Training a camel is much like training a horse only that camels are easier to bribe with food and take longer to get used to humans. Training should preferably be done by a professional trainer. However, farmer may opt to train his own animals. This requires that the animal be given adequate time to get used to the trainer by feeding it with grain while at the same time touching its head to develop intimacy. A halter should be gradually introduced while at the same avoiding getting into a fight with the animal. Once the camel is comfortable being tied, the trainer can start gradually leading the animal around. The whole process can take several weeks or months depending on whether the animal was previously trained and the age of the camel.

Housing a camel

Pet camels require protection from extreme weather conditions such as heavy rains and direct sun. The shelter for the camels should be constructed in such a way that it protects the camels from direct wind, pests and predators. The interior of the shelter should be dry and can be lined with dry hay to provide a comfortable resting place. Regular cleaning should be done to remove camel waste. Dusting with pesticides should also be done to control pests such as ticks and mites.The shelter should also be at least ten meters high to enable the camels to move in out easily. Since the animals are tall, the roof should be high enough to give the camels standing room. The camels can be allowed to move freely in the pastureland during the day and they can easily mingle with other domestic animals such as horses and donkeys.

What do camels eat?

Camels are ruminants just like cattle. This means they regurgitate the food earlier eaten, re-chew it and the swallow it again. Camels do not require as much feeding as other domestic animals since they are well adapted for harsh climatic conditions. They require adequate supply of grass and hay. Dry hay is better as it does not cause bloating (a painful condition that can kill the animal). Alfalfa grass should especially be avoided as it is the primary cause of bloating. The feed should have adequate selenium levels as camels are highly vulnerable to selenium deficiency. Selenium supplementation can also be done. Care should be taken to avoid overfeeding them as this might lead to obesity and difficulty in movement. Commercial feeds meant for horses can also be fed on an interim basis. Feeds that contain growth promoting ingredients are poisonous to camels and should be avoided. Camels also require mineral and salt supplementation to ensure healthy development. This is best provided in loose form as opposed to salt lick blocks. Finally, the farmer should ensure that the camels have adequate supply of clean water.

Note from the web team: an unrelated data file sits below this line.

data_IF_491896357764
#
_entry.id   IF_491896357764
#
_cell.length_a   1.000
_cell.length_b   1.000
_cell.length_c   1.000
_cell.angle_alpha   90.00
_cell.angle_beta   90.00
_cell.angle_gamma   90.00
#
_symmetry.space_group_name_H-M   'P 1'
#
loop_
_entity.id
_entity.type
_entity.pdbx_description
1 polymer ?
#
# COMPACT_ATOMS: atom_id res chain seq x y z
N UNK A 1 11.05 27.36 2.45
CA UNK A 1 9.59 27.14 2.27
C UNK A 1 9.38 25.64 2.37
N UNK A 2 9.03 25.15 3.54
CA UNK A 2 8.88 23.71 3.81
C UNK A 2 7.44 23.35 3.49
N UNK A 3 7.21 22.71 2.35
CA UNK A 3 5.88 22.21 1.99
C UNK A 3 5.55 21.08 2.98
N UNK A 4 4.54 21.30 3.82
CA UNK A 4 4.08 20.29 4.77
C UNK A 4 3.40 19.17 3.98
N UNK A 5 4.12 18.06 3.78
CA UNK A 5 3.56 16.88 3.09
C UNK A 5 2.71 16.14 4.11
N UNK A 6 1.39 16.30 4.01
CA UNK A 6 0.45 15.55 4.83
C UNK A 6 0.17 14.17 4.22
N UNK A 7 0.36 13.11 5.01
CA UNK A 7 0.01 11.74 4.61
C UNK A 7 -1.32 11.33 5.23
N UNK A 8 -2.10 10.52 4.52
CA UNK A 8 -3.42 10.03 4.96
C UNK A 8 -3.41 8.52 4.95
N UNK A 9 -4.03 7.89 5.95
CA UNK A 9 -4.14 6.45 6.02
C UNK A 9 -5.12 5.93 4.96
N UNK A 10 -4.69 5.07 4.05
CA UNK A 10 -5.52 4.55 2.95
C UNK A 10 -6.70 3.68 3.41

Veterinary care

Camels require similar veterinary care to other domestic animals such as cattle and horses. They require require regular vaccination such as Clostridium CD/T vaccine which protects the camels from diseases such as The west Nile virus and Leptospirosis. Rabies vaccination is also necessary. Camels also require regular worming to protect the camels against whip worm infestation. Panacur is good example of a wormer against whip worms. It should be applied on a double dose to overcome resistance. Worming should be done on a regular interval of two months.

Care should be taken when treating camels with antibiotics and medication meant for general livestock. This is due to the fact camels are very susceptible to kidney failure resulting from hard to breakdown medication. Special care should also be given to newborn camels. A blood antibody check should be done within three days of birth and where necessary, plasma transfusion should be done to boost immunity and increase their survival chances.

Conclusion While camel breeding requires a lot of careful attention, it is a very rewarding venture. Camels are very intelligent animals and make good pets especially when properly trained and given adequate care. They are less demanding in terms of the feeding regime and veterinary care.

Comments

  • b4ddie on March 24
    i love camels they are cool